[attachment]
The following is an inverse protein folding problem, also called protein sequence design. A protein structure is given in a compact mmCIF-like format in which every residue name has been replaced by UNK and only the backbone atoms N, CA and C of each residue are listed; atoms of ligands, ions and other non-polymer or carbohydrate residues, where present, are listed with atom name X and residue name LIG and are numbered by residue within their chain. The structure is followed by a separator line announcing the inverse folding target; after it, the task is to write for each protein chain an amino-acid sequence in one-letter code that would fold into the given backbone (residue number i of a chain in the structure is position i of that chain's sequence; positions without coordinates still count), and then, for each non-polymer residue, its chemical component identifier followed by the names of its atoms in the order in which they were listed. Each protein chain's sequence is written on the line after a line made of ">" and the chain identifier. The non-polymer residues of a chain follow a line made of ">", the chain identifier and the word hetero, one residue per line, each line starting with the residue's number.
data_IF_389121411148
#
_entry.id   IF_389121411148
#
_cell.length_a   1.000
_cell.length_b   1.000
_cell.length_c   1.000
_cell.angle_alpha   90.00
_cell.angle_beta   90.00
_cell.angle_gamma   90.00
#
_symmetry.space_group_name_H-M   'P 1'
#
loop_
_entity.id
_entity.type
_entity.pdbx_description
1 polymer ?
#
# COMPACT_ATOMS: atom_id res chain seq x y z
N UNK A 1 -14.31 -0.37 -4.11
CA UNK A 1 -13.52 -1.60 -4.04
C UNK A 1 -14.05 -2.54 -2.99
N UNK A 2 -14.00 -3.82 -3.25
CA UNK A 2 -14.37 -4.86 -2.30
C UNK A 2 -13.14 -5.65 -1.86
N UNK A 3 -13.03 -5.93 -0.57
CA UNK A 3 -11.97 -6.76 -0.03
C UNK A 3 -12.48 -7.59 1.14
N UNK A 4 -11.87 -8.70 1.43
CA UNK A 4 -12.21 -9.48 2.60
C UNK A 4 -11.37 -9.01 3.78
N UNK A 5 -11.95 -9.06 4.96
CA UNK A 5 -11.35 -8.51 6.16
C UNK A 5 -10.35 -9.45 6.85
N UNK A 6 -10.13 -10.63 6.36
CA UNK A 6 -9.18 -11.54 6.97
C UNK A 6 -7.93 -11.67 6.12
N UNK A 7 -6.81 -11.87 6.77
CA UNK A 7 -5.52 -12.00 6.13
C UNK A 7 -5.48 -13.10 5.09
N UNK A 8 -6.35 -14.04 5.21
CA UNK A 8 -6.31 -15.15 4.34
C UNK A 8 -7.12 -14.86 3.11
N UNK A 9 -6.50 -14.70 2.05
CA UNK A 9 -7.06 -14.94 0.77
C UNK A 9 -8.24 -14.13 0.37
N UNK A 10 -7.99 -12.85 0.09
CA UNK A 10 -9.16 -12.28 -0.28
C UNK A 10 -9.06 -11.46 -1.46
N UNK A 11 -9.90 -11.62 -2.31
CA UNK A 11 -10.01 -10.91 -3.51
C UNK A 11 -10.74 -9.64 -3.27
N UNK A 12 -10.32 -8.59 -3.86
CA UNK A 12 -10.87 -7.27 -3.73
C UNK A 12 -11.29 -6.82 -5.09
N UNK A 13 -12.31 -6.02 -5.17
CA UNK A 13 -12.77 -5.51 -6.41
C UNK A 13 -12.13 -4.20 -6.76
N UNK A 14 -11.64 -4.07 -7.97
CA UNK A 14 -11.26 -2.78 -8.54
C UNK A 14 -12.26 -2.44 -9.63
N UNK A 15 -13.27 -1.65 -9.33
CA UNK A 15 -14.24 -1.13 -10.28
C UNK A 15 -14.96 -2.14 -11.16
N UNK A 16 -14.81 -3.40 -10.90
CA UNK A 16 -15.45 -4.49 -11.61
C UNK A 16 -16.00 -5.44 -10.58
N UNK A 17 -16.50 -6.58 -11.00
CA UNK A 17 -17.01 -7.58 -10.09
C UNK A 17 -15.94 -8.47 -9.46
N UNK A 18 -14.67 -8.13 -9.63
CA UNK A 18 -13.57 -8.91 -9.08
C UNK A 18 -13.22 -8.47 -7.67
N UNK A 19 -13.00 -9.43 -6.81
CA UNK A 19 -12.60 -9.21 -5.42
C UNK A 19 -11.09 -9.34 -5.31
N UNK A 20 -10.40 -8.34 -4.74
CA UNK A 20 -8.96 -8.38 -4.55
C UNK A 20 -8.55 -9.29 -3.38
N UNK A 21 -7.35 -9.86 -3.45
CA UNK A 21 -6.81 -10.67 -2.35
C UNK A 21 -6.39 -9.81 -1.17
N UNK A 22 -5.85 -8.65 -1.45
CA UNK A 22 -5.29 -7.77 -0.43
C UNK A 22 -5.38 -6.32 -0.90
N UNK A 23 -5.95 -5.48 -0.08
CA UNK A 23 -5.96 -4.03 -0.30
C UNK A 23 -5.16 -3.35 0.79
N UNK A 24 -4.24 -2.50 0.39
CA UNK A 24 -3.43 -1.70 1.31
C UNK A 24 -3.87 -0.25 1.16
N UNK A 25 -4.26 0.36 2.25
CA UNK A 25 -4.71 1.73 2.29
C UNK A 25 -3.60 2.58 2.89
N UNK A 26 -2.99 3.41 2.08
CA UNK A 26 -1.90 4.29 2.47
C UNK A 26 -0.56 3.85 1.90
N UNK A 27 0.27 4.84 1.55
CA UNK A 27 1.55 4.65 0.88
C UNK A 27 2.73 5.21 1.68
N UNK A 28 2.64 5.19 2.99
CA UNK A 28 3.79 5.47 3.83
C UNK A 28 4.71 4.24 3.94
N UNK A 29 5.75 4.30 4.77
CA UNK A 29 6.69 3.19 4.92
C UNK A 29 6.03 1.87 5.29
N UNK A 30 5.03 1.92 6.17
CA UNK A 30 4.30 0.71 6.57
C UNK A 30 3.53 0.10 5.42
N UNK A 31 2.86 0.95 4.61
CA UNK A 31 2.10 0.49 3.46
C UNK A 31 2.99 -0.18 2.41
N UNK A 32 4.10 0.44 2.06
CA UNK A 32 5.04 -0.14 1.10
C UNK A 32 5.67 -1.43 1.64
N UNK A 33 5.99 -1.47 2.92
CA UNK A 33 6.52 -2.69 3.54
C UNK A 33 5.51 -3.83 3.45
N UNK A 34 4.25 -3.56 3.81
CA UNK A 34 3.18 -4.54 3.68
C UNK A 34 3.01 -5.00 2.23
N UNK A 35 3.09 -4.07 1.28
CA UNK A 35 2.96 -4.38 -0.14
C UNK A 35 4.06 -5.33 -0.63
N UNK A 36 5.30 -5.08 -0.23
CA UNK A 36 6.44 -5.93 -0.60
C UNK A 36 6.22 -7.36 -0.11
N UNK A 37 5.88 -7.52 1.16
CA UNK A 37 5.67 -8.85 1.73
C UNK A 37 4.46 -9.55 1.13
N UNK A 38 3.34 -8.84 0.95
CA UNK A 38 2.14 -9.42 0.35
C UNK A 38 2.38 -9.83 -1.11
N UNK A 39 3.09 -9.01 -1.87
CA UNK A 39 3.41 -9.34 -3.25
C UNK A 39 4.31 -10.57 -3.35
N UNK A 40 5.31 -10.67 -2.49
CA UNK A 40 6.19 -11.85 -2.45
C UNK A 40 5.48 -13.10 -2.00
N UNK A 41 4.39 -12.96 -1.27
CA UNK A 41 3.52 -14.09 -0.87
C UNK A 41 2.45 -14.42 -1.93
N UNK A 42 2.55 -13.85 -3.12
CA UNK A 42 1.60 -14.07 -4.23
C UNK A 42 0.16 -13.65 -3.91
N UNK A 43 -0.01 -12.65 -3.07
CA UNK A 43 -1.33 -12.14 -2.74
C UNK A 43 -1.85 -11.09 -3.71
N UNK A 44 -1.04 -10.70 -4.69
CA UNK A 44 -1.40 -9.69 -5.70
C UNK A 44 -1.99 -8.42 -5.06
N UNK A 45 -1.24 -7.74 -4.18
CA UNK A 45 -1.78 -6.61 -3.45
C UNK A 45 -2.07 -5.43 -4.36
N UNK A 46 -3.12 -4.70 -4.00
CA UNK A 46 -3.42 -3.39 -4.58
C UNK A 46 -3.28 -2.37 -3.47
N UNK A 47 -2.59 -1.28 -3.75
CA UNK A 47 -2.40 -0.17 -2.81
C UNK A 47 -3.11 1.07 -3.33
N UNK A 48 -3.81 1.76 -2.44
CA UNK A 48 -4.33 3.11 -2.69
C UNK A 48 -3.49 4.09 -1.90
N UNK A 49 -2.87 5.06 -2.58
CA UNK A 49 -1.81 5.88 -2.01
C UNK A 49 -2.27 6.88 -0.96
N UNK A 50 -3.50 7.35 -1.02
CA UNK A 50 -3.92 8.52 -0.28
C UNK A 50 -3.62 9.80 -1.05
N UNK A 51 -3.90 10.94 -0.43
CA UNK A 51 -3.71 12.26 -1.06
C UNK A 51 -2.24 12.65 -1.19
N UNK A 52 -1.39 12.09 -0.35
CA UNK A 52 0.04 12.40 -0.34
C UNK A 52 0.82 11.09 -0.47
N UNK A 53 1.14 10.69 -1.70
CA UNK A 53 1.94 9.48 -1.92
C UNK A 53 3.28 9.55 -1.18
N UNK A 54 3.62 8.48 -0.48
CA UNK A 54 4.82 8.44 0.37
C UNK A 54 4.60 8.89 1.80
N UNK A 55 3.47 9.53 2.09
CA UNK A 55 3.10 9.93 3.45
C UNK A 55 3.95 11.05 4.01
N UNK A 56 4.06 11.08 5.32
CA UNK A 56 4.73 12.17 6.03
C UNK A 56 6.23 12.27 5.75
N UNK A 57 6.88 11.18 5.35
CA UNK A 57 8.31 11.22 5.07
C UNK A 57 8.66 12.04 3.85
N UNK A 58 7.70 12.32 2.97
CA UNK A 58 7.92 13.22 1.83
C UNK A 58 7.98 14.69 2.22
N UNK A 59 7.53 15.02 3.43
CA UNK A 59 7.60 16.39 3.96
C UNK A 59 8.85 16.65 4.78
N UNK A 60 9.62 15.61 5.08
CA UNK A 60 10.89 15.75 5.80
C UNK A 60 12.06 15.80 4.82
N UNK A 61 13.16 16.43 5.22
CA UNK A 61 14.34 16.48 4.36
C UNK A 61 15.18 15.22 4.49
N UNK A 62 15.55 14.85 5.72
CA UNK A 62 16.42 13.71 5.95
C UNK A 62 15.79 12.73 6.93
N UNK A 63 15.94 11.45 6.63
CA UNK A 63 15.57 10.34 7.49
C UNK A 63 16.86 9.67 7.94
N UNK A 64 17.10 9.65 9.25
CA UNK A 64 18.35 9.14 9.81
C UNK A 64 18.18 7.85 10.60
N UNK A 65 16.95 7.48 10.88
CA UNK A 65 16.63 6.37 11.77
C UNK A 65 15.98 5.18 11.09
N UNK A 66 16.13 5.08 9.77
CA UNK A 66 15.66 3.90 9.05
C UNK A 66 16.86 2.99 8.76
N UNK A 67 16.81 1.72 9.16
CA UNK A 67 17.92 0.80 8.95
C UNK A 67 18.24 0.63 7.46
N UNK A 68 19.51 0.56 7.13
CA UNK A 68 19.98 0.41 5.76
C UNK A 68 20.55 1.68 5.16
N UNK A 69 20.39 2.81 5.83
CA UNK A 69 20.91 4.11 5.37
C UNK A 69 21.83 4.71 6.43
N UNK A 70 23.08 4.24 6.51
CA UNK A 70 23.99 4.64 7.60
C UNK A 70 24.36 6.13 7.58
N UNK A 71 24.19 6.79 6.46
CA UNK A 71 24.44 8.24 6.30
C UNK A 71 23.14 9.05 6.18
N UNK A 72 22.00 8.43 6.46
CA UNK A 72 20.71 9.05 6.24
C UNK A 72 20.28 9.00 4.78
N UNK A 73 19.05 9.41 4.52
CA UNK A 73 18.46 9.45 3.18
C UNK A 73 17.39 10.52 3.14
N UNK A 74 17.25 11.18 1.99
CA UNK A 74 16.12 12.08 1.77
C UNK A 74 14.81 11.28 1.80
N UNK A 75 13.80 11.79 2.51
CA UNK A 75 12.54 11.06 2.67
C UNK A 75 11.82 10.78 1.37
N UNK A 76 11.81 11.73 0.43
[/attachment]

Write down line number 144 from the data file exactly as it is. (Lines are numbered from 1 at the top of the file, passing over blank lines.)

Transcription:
C UNK A 41 2.45 -14.42 -1.93